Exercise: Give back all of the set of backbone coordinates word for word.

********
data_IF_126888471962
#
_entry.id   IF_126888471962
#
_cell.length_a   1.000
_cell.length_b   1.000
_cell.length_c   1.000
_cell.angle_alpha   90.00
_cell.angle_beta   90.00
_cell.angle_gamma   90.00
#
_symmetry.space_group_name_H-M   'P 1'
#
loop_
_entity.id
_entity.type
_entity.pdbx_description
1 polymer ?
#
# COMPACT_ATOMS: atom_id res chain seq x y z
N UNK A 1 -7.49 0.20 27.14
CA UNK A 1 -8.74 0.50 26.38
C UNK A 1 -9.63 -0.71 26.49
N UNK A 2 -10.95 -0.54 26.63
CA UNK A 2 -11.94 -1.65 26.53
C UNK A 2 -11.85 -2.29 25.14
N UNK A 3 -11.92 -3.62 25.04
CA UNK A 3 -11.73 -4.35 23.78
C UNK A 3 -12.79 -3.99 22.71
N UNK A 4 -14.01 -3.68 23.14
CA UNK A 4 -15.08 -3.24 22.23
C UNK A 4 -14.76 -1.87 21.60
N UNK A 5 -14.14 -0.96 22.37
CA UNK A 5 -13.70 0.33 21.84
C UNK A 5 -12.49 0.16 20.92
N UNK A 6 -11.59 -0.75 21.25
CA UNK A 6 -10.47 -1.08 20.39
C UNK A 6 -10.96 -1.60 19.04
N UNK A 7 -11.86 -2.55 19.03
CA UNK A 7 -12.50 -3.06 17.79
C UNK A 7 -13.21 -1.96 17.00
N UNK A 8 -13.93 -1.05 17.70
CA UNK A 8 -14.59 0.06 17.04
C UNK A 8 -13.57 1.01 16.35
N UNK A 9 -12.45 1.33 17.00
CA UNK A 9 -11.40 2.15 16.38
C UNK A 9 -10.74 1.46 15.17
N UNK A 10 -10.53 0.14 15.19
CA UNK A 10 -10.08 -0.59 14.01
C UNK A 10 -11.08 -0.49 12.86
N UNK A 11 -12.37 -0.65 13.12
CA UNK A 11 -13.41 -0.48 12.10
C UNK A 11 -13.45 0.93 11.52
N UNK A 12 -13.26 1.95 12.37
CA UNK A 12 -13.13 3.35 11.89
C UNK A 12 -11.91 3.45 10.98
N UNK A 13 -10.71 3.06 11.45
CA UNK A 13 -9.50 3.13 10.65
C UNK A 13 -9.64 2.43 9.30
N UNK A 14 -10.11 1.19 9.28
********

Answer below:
data_IF_126888471962
#
_entry.id   IF_126888471962
#
_cell.length_a   1.000
_cell.length_b   1.000
_cell.length_c   1.000
_cell.angle_alpha   90.00
_cell.angle_beta   90.00
_cell.angle_gamma   90.00
#
_symmetry.space_group_name_H-M   'P 1'
#
loop_
_entity.id
_entity.type
_entity.pdbx_description
1 polymer ?
#
# COMPACT_ATOMS: atom_id res chain seq x y z
N UNK A 1 -7.49 0.20 27.14
CA UNK A 1 -8.74 0.50 26.38
C UNK A 1 -9.63 -0.71 26.49
N UNK A 2 -10.95 -0.54 26.63
CA UNK A 2 -11.94 -1.65 26.53
C UNK A 2 -11.85 -2.29 25.14
N UNK A 3 -11.92 -3.62 25.04
CA UNK A 3 -11.73 -4.35 23.78
C UNK A 3 -12.79 -3.99 22.71
N UNK A 4 -14.01 -3.68 23.14
CA UNK A 4 -15.08 -3.24 22.23
C UNK A 4 -14.76 -1.87 21.60
N UNK A 5 -14.14 -0.96 22.37
CA UNK A 5 -13.70 0.33 21.84
C UNK A 5 -12.49 0.16 20.92
N UNK A 6 -11.59 -0.75 21.25
CA UNK A 6 -10.47 -1.08 20.39
C UNK A 6 -10.96 -1.60 19.04
N UNK A 7 -11.86 -2.55 19.03
CA UNK A 7 -12.50 -3.06 17.79
C UNK A 7 -13.21 -1.96 17.00
N UNK A 8 -13.93 -1.05 17.70
CA UNK A 8 -14.59 0.06 17.04
C UNK A 8 -13.57 1.01 16.35
N UNK A 9 -12.45 1.33 17.00
CA UNK A 9 -11.40 2.15 16.38
C UNK A 9 -10.74 1.46 15.17
N UNK A 10 -10.53 0.14 15.19
CA UNK A 10 -10.08 -0.59 14.01
C UNK A 10 -11.08 -0.49 12.86
N UNK A 11 -12.37 -0.65 13.12
CA UNK A 11 -13.41 -0.48 12.10
C UNK A 11 -13.45 0.93 11.52
N UNK A 12 -13.26 1.95 12.37
CA UNK A 12 -13.13 3.35 11.89
C UNK A 12 -11.91 3.45 10.98
N UNK A 13 -10.71 3.06 11.45
CA UNK A 13 -9.50 3.13 10.65
C UNK A 13 -9.64 2.43 9.30
N UNK A 14 -10.11 1.19 9.28